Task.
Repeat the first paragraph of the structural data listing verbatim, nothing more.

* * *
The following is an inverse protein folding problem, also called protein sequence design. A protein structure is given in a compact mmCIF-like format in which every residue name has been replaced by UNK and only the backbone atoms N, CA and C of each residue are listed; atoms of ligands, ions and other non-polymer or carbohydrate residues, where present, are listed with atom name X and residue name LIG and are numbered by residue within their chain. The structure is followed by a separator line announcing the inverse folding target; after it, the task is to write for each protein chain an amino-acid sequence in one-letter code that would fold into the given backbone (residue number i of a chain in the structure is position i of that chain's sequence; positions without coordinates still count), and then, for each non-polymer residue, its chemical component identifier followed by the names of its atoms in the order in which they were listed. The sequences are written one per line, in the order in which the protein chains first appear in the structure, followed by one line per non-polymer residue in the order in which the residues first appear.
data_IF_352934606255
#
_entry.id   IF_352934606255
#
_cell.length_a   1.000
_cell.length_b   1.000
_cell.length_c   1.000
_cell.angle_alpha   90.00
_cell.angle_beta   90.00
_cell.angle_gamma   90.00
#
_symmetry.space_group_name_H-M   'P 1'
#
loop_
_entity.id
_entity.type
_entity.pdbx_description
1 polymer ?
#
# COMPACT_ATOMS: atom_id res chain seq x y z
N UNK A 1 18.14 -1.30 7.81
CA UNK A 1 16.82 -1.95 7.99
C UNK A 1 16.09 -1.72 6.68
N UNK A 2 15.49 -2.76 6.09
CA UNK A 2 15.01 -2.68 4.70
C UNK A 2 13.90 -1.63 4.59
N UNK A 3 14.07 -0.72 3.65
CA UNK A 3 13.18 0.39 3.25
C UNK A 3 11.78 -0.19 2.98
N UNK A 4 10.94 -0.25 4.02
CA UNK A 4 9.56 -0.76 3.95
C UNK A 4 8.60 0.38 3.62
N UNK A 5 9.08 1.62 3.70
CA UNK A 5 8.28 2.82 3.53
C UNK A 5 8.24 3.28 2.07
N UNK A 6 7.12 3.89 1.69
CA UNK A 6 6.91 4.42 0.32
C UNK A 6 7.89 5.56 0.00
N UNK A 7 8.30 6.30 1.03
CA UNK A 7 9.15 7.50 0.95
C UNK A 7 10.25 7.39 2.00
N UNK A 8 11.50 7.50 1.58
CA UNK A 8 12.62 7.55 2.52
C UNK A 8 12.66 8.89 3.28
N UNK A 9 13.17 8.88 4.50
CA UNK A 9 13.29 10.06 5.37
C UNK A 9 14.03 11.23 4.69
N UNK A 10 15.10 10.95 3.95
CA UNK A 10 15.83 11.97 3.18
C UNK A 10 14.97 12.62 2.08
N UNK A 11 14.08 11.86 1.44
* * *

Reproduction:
The following is an inverse protein folding problem, also called protein sequence design. A protein structure is given in a compact mmCIF-like format in which every residue name has been replaced by UNK and only the backbone atoms N, CA and C of each residue are listed; atoms of ligands, ions and other non-polymer or carbohydrate residues, where present, are listed with atom name X and residue name LIG and are numbered by residue within their chain. The structure is followed by a separator line announcing the inverse folding target; after it, the task is to write for each protein chain an amino-acid sequence in one-letter code that would fold into the given backbone (residue number i of a chain in the structure is position i of that chain's sequence; positions without coordinates still count), and then, for each non-polymer residue, its chemical component identifier followed by the names of its atoms in the order in which they were listed. The sequences are written one per line, in the order in which the protein chains first appear in the structure, followed by one line per non-polymer residue in the order in which the residues first appear.